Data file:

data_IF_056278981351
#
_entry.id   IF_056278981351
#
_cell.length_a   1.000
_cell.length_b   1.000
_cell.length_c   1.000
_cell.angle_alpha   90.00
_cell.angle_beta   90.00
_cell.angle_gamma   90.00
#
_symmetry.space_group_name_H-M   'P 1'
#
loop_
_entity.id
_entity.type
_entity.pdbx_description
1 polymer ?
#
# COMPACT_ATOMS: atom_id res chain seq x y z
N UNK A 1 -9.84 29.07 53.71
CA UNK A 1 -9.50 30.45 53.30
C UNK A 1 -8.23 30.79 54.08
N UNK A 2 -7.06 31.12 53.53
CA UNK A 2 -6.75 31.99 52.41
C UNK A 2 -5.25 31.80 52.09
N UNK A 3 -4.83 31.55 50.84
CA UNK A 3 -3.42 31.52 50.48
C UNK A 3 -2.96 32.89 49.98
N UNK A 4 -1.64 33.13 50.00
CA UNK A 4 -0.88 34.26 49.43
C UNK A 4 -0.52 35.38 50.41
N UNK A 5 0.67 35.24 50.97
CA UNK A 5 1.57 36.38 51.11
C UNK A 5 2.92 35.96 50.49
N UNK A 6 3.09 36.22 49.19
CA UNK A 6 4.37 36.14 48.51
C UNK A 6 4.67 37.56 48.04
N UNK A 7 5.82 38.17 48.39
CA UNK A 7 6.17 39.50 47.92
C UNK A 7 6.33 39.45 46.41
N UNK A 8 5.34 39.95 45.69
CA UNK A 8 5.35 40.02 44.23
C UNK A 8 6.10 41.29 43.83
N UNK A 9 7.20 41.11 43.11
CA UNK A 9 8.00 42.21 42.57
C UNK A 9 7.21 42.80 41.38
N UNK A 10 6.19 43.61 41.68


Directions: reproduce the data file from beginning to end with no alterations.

data_IF_056278981351
#
_entry.id   IF_056278981351
#
_cell.length_a   1.000
_cell.length_b   1.000
_cell.length_c   1.000
_cell.angle_alpha   90.00
_cell.angle_beta   90.00
_cell.angle_gamma   90.00
#
_symmetry.space_group_name_H-M   'P 1'
#
loop_
_entity.id
_entity.type
_entity.pdbx_description
1 polymer ?
#
# COMPACT_ATOMS: atom_id res chain seq x y z
N UNK A 1 -9.84 29.07 53.71
CA UNK A 1 -9.50 30.45 53.30
C UNK A 1 -8.23 30.79 54.08
N UNK A 2 -7.06 31.12 53.53
CA UNK A 2 -6.75 31.99 52.41
C UNK A 2 -5.25 31.80 52.09
N UNK A 3 -4.83 31.55 50.84
CA UNK A 3 -3.42 31.52 50.48
C UNK A 3 -2.96 32.89 49.98
N UNK A 4 -1.64 33.13 50.00
CA UNK A 4 -0.88 34.26 49.43
C UNK A 4 -0.52 35.38 50.41
N UNK A 5 0.67 35.24 50.97
CA UNK A 5 1.57 36.38 51.11
C UNK A 5 2.92 35.96 50.49
N UNK A 6 3.09 36.22 49.19
CA UNK A 6 4.37 36.14 48.51
C UNK A 6 4.67 37.56 48.04
N UNK A 7 5.82 38.17 48.39
CA UNK A 7 6.17 39.50 47.92
C UNK A 7 6.33 39.45 46.41
N UNK A 8 5.34 39.95 45.69
CA UNK A 8 5.35 40.02 44.23
C UNK A 8 6.10 41.29 43.83
N UNK A 9 7.20 41.11 43.11
CA UNK A 9 8.00 42.21 42.57
C UNK A 9 7.21 42.80 41.38
N UNK A 10 6.19 43.61 41.68